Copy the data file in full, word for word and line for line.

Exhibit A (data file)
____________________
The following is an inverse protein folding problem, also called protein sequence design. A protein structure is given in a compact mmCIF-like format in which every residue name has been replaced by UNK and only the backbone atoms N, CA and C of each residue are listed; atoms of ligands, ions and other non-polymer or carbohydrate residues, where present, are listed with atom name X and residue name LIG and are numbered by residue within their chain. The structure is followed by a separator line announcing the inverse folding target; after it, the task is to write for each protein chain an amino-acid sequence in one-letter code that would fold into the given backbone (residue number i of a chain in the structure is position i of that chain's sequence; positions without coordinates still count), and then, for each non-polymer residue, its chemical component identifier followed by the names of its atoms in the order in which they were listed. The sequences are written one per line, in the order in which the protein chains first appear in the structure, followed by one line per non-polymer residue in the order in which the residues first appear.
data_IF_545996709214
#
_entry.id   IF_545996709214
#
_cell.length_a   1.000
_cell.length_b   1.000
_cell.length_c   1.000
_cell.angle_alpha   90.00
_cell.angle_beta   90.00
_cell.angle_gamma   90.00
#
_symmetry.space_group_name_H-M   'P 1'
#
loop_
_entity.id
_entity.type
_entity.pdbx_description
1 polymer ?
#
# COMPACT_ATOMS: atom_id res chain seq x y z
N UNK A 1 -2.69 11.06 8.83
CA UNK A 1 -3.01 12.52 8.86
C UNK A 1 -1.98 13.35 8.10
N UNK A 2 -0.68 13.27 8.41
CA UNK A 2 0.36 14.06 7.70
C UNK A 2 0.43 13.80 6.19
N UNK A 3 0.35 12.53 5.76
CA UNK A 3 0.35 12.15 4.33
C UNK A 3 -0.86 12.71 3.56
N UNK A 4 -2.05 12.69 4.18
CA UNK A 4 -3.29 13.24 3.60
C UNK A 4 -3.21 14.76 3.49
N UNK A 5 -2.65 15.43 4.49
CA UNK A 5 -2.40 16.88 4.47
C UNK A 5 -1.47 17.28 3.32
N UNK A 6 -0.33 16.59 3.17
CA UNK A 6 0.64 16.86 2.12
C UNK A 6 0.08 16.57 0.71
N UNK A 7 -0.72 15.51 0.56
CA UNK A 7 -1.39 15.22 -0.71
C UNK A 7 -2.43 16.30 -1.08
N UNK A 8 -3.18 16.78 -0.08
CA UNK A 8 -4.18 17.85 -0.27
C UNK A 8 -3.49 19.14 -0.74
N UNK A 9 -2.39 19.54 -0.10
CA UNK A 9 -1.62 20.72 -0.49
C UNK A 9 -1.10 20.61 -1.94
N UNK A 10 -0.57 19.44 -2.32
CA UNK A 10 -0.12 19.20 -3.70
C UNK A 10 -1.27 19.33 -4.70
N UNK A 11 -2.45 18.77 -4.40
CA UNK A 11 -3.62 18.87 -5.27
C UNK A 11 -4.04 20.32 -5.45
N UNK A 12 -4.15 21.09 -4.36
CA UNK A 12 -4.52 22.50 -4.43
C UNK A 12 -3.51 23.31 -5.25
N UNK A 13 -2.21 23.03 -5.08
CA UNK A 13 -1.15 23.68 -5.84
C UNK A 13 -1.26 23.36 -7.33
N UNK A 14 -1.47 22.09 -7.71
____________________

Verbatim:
The following is an inverse protein folding problem, also called protein sequence design. A protein structure is given in a compact mmCIF-like format in which every residue name has been replaced by UNK and only the backbone atoms N, CA and C of each residue are listed; atoms of ligands, ions and other non-polymer or carbohydrate residues, where present, are listed with atom name X and residue name LIG and are numbered by residue within their chain. The structure is followed by a separator line announcing the inverse folding target; after it, the task is to write for each protein chain an amino-acid sequence in one-letter code that would fold into the given backbone (residue number i of a chain in the structure is position i of that chain's sequence; positions without coordinates still count), and then, for each non-polymer residue, its chemical component identifier followed by the names of its atoms in the order in which they were listed. The sequences are written one per line, in the order in which the protein chains first appear in the structure, followed by one line per non-polymer residue in the order in which the residues first appear.
data_IF_545996709214
#
_entry.id   IF_545996709214
#
_cell.length_a   1.000
_cell.length_b   1.000
_cell.length_c   1.000
_cell.angle_alpha   90.00
_cell.angle_beta   90.00
_cell.angle_gamma   90.00
#
_symmetry.space_group_name_H-M   'P 1'
#
loop_
_entity.id
_entity.type
_entity.pdbx_description
1 polymer ?
#
# COMPACT_ATOMS: atom_id res chain seq x y z
N UNK A 1 -2.69 11.06 8.83
CA UNK A 1 -3.01 12.52 8.86
C UNK A 1 -1.98 13.35 8.10
N UNK A 2 -0.68 13.27 8.41
CA UNK A 2 0.36 14.06 7.70
C UNK A 2 0.43 13.80 6.19
N UNK A 3 0.35 12.53 5.76
CA UNK A 3 0.35 12.15 4.33
C UNK A 3 -0.86 12.71 3.56
N UNK A 4 -2.05 12.69 4.18
CA UNK A 4 -3.29 13.24 3.60
C UNK A 4 -3.21 14.76 3.49
N UNK A 5 -2.65 15.43 4.49
CA UNK A 5 -2.40 16.88 4.47
C UNK A 5 -1.47 17.28 3.32
N UNK A 6 -0.33 16.59 3.17
CA UNK A 6 0.64 16.86 2.12
C UNK A 6 0.08 16.57 0.71
N UNK A 7 -0.72 15.51 0.56
CA UNK A 7 -1.39 15.22 -0.71
C UNK A 7 -2.43 16.30 -1.08
N UNK A 8 -3.18 16.78 -0.08
CA UNK A 8 -4.18 17.85 -0.27
C UNK A 8 -3.49 19.14 -0.74
N UNK A 9 -2.39 19.54 -0.10
CA UNK A 9 -1.62 20.72 -0.49
C UNK A 9 -1.10 20.61 -1.94
N UNK A 10 -0.57 19.44 -2.32
CA UNK A 10 -0.12 19.20 -3.70
C UNK A 10 -1.27 19.33 -4.70
N UNK A 11 -2.45 18.77 -4.40
CA UNK A 11 -3.62 18.87 -5.27
C UNK A 11 -4.04 20.32 -5.45
N UNK A 12 -4.15 21.09 -4.36
CA UNK A 12 -4.52 22.50 -4.43
C UNK A 12 -3.51 23.31 -5.25
N UNK A 13 -2.21 23.03 -5.08
CA UNK A 13 -1.15 23.68 -5.84
C UNK A 13 -1.26 23.36 -7.33
N UNK A 14 -1.47 22.09 -7.71